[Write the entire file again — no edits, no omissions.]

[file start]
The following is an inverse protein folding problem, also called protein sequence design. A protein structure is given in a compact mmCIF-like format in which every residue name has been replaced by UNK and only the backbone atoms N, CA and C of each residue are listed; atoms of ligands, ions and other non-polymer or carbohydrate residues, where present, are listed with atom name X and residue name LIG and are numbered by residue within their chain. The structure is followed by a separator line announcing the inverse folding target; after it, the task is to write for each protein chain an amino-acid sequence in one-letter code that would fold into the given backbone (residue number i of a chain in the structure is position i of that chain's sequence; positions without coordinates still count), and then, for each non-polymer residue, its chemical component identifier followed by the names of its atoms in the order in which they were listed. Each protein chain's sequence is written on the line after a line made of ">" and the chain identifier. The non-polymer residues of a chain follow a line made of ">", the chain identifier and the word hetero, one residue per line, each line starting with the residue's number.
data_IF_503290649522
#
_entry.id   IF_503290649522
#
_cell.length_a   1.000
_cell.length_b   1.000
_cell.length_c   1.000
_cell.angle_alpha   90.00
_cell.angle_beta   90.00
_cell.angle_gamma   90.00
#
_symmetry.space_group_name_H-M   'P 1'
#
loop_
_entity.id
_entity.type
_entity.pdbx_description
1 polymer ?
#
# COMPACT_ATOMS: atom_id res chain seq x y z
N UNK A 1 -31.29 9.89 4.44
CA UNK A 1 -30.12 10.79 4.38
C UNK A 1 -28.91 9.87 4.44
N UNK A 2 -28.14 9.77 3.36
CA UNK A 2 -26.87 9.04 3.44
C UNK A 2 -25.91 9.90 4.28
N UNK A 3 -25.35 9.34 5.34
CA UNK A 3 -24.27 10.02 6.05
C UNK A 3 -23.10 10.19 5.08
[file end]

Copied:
The following is an inverse protein folding problem, also called protein sequence design. A protein structure is given in a compact mmCIF-like format in which every residue name has been replaced by UNK and only the backbone atoms N, CA and C of each residue are listed; atoms of ligands, ions and other non-polymer or carbohydrate residues, where present, are listed with atom name X and residue name LIG and are numbered by residue within their chain. The structure is followed by a separator line announcing the inverse folding target; after it, the task is to write for each protein chain an amino-acid sequence in one-letter code that would fold into the given backbone (residue number i of a chain in the structure is position i of that chain's sequence; positions without coordinates still count), and then, for each non-polymer residue, its chemical component identifier followed by the names of its atoms in the order in which they were listed. Each protein chain's sequence is written on the line after a line made of ">" and the chain identifier. The non-polymer residues of a chain follow a line made of ">", the chain identifier and the word hetero, one residue per line, each line starting with the residue's number.
data_IF_503290649522
#
_entry.id   IF_503290649522
#
_cell.length_a   1.000
_cell.length_b   1.000
_cell.length_c   1.000
_cell.angle_alpha   90.00
_cell.angle_beta   90.00
_cell.angle_gamma   90.00
#
_symmetry.space_group_name_H-M   'P 1'
#
loop_
_entity.id
_entity.type
_entity.pdbx_description
1 polymer ?
#
# COMPACT_ATOMS: atom_id res chain seq x y z
N UNK A 1 -31.29 9.89 4.44
CA UNK A 1 -30.12 10.79 4.38
C UNK A 1 -28.91 9.87 4.44
N UNK A 2 -28.14 9.77 3.36
CA UNK A 2 -26.87 9.04 3.44
C UNK A 2 -25.91 9.90 4.28
N UNK A 3 -25.35 9.34 5.34
CA UNK A 3 -24.27 10.02 6.05
C UNK A 3 -23.10 10.19 5.08